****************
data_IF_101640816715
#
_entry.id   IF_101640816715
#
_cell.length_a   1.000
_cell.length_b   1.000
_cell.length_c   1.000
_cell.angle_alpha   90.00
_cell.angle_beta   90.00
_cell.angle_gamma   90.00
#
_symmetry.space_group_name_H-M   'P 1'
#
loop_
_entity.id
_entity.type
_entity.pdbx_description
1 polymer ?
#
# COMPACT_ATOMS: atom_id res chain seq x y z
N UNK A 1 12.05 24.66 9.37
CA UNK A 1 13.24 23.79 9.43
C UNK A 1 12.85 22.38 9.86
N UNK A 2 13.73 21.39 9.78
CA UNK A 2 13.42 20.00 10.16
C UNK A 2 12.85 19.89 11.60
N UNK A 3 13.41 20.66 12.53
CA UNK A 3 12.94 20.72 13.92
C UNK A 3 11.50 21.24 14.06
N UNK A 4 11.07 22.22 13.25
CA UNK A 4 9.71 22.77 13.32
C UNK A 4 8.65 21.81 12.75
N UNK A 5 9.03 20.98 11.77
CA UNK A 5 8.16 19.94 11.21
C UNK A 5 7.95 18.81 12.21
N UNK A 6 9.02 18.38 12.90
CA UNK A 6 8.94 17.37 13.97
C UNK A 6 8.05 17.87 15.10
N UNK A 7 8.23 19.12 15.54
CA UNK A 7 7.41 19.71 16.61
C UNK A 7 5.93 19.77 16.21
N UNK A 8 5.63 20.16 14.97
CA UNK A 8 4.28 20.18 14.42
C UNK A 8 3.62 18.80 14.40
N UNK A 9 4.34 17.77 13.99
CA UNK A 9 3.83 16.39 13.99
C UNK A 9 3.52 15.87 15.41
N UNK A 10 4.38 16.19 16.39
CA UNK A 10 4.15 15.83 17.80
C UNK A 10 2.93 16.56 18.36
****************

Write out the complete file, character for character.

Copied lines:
data_IF_101640816715
#
_entry.id   IF_101640816715
#
_cell.length_a   1.000
_cell.length_b   1.000
_cell.length_c   1.000
_cell.angle_alpha   90.00
_cell.angle_beta   90.00
_cell.angle_gamma   90.00
#
_symmetry.space_group_name_H-M   'P 1'
#
loop_
_entity.id
_entity.type
_entity.pdbx_description
1 polymer ?
#
# COMPACT_ATOMS: atom_id res chain seq x y z
N UNK A 1 12.05 24.66 9.37
CA UNK A 1 13.24 23.79 9.43
C UNK A 1 12.85 22.38 9.86
N UNK A 2 13.73 21.39 9.78
CA UNK A 2 13.42 20.00 10.16
C UNK A 2 12.85 19.89 11.60
N UNK A 3 13.41 20.66 12.53
CA UNK A 3 12.94 20.72 13.92
C UNK A 3 11.50 21.24 14.06
N UNK A 4 11.07 22.22 13.25
CA UNK A 4 9.71 22.77 13.32
C UNK A 4 8.65 21.81 12.75
N UNK A 5 9.03 20.98 11.77
CA UNK A 5 8.16 19.94 11.21
C UNK A 5 7.95 18.81 12.21
N UNK A 6 9.02 18.38 12.90
CA UNK A 6 8.94 17.37 13.97
C UNK A 6 8.05 17.87 15.10
N UNK A 7 8.23 19.12 15.54
CA UNK A 7 7.41 19.71 16.61
C UNK A 7 5.93 19.77 16.21
N UNK A 8 5.63 20.16 14.97
CA UNK A 8 4.28 20.18 14.42
C UNK A 8 3.62 18.80 14.40
N UNK A 9 4.34 17.77 13.99
CA UNK A 9 3.83 16.39 13.99
C UNK A 9 3.52 15.87 15.41
N UNK A 10 4.38 16.19 16.39
CA UNK A 10 4.15 15.83 17.80
C UNK A 10 2.93 16.56 18.36